Tag: OEE Tutorial

OEE Training – Online

Getting Started

Online Training is more rampant now than ever.  If you want to learn about OEE and how to calculate it correctly then we have all the information you need right here.  Simply click on the categories of interest to you and research your specific topic or Click Here to get started.  This is the first article that got us started in November of 2008.  All of our online content is presently available at no charge.

Free Spreadsheet Templates

We offer several OEE Spreadhseet Templates that are available at no cost to our visitors and clients. Feel free to click on the “Free Downloads” template on the sidebar.  This is a new feature and trust that you will find this a much easier solution that provides immediate access to our documents.  If you can’t find what you are looking for, contact us by e-mail (leanexecution@gmail.com) or leave a comment with your suggestions for other templates that you would like to see available on our site.

Advanced Visitors

We trust that the content presented here is of interest to you as well.  We have provided many articles of interest related to OEE and Lean.  Simply review the categories and posts available or visit our pages for more information.  Our articles present detailed discussions and best practices applicable to the featured topic.

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Until Next Time – STAY lean!

Vergence Business Associates

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OEE, Downtime, and TEEP

We have received several inquiries regarding equipment down time – periods of time when the machine is not scheduled to run.  We consider this to be scheduled down time or idle time and does not affect Overall Equipment Effectiveness (OEE), since no production was planned during this period.

OEE measures overall equipment effectiveness during planned production or SCHEDULED up time.  Do not confuse idle time with tooling or material change over as these activities should be part of the scheduled machine time – periods where the machine is not scheduled to run.  After hours or weekends are examples of idle time.

TEEP or Total Equipment Effectiveness Performance is another variable, similar to OEE, and measures the Total Equipment Effectiveness Performance based on calendar time – the total time the equipment is “present”.  If process “A” is in your plant for 24 hours a day, 7 days a week, then the total time required to make good parts is divided by the time the asset, process, or equipment is “present” and is therefore “technically available” for the time frame being considered.  Typically this is based on calendar time – 24 hours per day and 7 days per week.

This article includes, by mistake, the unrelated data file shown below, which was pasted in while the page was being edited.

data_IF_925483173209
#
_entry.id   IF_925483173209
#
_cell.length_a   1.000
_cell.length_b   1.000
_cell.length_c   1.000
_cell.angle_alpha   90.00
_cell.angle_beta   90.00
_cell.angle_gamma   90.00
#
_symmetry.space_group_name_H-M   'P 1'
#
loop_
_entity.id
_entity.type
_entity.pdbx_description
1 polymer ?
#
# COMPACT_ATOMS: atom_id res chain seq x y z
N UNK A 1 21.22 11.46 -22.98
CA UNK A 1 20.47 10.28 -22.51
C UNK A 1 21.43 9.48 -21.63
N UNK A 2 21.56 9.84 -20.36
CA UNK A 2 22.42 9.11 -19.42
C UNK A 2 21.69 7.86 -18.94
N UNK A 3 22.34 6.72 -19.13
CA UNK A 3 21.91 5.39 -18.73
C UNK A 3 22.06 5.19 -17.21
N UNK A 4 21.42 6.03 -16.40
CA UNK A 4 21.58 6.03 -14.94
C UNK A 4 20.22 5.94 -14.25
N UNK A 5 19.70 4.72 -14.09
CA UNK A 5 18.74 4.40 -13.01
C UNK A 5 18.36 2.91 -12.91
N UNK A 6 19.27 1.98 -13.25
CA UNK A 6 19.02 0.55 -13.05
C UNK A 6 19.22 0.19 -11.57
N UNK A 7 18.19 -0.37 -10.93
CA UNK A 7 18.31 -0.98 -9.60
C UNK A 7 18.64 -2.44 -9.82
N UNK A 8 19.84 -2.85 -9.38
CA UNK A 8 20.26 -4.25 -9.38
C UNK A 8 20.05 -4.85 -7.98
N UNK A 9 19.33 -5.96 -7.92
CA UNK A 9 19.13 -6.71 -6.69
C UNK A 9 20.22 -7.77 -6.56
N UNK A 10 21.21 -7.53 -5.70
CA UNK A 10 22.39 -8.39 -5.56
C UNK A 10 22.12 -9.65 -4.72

Another way to view TEEP is to consider it as a measure of how effectively the total capacity of a process or machine is being utilized to make GOOD parts.  In short, TEEP could be defined as a measure of Equipment Capacity Utilization Effectiveness.

TEEP Calculation Example:

In the metal stamping business, raw coil steel is processed through a die that runs in a stamping press to manufacture the parts.  The ideal cycle time for may be 30 strokes (or parts) per minute.  While the press may be scheduled to run for 16 hours, it is technically “present” or available 24 hours.  If, in a given day, a total of 18,000 GOOD parts were produced over 16 hours of scheduled production time, the OEE is easily calculated.

We will first calculate the IDEAL hours required to produce 18,000 parts at 30 spm.  The IDEAL rate per hour is 1,800 parts (30 spm * 60 minutes  / hour).  Therefore the IDEAL time to produce 18,000 good parts is 10 hours (18,000 parts / 1,800 per hour).

If this is a two shift operation, the net available time is 16 hours (scheduled) and the OEE for the day is calculated as 10 / 16 = 62.5 %.

Since the press is always present, 24 hours per day – 7 days per week, the Daily Equipment Effectiveness Performance (DEEP) in this case is 10 / 24 = 41.7 %.  While this example only represents a single 24 hour day, the basis for calculation is the same.  If the time frame is one week, one month, one quarter, the Total Equipment Effectiveness Performance for that time frame is calculated using the following formula:

TEEP = Total IDEAL Time to Produce Good Parts / Total Gross Time Available

FREE Downloads

We are currently offering our Excel OEE Spreadsheet Templates and example files at no charge.  You can download our files from the ORANGE BOX on the sidebar titled “FREE DOWNLOADS” or click on the FREE Downloads Page.  These files can be used as is and can be easily modified to suit many different manufacturing processes.  There are no hidden files, formulas, or macros and no obligations for the services provided here.

Feel free to leave any comments or send your questions to LeanExecution@gmail.com

Until next time – STAY Lean!

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